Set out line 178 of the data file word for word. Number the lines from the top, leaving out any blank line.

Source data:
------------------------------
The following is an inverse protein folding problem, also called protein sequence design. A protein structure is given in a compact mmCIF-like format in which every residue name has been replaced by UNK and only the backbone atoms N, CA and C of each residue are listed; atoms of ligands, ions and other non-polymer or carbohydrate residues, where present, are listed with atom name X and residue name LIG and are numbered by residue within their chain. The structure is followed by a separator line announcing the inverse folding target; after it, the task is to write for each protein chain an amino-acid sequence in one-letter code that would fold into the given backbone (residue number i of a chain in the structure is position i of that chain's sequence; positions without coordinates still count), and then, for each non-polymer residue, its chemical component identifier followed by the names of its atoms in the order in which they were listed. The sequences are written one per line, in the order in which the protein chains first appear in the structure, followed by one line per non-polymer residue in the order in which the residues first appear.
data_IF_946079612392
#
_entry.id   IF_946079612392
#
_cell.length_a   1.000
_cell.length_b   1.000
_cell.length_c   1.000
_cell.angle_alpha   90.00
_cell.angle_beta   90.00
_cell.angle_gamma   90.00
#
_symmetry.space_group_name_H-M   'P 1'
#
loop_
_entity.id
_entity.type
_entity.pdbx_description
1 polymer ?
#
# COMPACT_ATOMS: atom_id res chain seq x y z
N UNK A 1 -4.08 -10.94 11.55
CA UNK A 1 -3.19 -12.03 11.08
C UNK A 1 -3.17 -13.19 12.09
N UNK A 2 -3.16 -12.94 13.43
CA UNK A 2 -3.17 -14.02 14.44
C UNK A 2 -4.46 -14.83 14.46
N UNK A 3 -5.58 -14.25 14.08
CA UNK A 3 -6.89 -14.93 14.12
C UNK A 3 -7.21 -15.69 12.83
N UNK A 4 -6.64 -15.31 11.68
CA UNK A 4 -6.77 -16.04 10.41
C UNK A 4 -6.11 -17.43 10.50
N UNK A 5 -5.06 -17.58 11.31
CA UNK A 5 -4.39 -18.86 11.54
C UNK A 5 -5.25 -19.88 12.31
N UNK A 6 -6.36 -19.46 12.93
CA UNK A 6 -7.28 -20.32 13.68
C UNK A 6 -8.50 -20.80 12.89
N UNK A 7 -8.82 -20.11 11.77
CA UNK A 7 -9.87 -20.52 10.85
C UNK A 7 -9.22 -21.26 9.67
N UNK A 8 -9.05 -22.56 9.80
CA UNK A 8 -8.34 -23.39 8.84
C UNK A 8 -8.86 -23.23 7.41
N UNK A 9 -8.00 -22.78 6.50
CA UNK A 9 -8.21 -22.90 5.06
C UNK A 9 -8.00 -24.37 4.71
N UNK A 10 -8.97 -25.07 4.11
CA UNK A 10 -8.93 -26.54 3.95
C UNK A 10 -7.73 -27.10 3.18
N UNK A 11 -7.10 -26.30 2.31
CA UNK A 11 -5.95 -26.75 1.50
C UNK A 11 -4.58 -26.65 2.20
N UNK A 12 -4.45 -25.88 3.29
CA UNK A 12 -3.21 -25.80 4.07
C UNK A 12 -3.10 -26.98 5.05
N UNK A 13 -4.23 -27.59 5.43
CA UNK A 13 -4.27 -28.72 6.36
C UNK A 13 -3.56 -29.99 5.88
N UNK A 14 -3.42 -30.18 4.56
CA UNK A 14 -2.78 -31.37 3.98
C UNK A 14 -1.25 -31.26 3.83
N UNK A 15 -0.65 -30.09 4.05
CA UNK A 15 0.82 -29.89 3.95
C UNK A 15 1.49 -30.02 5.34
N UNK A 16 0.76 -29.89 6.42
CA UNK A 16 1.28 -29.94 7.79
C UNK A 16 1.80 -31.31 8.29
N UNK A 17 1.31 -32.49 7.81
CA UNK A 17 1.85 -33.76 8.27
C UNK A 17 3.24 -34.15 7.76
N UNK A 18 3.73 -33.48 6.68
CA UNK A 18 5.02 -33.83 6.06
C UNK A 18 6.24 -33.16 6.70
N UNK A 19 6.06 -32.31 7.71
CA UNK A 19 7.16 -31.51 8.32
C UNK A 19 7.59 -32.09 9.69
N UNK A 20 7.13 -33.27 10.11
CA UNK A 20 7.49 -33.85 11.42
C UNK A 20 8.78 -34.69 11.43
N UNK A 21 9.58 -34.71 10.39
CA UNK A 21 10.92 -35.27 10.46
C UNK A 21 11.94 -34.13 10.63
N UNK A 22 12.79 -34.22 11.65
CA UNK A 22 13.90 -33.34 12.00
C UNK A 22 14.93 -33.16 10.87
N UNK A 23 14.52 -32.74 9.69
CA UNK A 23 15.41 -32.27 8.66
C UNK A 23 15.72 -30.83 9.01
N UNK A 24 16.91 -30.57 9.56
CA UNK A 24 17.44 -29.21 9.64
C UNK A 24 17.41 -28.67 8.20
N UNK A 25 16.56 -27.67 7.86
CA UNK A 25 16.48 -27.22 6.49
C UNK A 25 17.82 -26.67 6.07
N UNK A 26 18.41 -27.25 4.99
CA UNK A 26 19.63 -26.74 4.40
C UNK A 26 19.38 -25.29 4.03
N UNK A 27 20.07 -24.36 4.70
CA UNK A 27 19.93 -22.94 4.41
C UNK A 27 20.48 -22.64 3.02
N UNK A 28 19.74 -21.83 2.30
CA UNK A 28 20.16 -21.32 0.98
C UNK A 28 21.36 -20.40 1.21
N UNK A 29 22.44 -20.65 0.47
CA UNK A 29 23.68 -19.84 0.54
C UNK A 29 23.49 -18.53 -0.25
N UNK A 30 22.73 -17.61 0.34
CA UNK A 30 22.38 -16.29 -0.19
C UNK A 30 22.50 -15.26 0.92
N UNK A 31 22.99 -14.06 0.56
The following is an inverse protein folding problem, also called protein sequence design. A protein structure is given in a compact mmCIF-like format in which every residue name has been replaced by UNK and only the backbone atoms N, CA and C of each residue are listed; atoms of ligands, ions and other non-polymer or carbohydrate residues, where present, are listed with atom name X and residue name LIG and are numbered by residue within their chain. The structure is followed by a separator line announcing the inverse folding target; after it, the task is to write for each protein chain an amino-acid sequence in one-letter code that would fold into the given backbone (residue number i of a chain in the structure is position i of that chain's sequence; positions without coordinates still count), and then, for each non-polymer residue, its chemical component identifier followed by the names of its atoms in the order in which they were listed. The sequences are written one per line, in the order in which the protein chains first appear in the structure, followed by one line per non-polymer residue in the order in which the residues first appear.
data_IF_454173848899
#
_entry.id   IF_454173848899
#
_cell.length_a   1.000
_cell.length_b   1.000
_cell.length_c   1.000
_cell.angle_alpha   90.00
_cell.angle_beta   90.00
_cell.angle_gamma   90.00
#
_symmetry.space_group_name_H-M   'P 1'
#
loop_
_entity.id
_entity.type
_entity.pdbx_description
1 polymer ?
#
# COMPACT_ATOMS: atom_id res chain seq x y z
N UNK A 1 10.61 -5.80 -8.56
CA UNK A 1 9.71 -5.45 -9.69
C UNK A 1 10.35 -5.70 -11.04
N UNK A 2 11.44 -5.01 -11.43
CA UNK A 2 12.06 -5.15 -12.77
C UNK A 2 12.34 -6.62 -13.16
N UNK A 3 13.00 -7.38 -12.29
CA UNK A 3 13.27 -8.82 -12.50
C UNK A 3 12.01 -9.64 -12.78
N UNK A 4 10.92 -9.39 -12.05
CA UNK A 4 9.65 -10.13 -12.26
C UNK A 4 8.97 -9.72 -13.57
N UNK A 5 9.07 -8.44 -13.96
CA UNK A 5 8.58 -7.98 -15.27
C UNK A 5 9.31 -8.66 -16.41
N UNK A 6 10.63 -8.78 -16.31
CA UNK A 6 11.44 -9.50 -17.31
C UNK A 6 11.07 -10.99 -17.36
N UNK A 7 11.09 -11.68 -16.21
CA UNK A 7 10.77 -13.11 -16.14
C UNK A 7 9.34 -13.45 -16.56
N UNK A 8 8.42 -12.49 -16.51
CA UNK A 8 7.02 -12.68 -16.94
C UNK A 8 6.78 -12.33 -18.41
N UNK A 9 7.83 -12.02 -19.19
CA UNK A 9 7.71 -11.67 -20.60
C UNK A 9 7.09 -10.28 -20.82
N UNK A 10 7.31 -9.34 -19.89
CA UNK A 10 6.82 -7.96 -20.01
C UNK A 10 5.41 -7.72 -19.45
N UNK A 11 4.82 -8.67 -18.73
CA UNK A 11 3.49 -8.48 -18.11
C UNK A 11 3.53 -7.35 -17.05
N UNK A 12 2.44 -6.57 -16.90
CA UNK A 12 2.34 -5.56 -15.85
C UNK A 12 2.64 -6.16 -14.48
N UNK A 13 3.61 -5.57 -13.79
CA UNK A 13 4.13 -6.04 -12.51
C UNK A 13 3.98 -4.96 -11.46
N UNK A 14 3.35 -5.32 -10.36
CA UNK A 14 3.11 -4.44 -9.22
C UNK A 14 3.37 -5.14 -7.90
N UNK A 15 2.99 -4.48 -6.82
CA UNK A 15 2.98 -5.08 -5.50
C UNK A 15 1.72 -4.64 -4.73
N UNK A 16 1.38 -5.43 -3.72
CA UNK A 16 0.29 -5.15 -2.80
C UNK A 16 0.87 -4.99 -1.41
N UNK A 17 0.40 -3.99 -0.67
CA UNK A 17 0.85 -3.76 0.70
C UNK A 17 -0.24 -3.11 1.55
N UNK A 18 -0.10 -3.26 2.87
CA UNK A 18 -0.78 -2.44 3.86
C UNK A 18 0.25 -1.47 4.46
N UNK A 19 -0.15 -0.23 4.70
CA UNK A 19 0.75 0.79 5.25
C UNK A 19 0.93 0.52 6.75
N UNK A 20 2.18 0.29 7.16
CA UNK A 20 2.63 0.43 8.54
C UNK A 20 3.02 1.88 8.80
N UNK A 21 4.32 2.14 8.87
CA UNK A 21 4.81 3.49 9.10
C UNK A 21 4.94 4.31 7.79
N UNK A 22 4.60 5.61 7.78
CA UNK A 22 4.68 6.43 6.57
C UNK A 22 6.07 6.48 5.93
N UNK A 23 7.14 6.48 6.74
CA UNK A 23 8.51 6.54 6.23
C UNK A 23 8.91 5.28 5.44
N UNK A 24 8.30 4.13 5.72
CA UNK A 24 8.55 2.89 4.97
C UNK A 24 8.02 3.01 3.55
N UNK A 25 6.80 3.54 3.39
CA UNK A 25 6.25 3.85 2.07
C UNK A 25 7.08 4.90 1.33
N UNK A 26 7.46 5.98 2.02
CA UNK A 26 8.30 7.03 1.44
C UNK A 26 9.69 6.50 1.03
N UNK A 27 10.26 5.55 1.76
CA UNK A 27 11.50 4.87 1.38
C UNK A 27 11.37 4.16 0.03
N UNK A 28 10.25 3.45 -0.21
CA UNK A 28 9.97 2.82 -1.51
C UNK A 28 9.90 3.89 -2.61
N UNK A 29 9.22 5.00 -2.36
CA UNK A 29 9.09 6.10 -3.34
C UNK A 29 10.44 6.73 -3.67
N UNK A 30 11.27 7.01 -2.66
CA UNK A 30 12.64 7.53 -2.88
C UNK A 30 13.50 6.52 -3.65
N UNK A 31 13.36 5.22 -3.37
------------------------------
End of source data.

C UNK A 15 1.72 -4.64 -4.73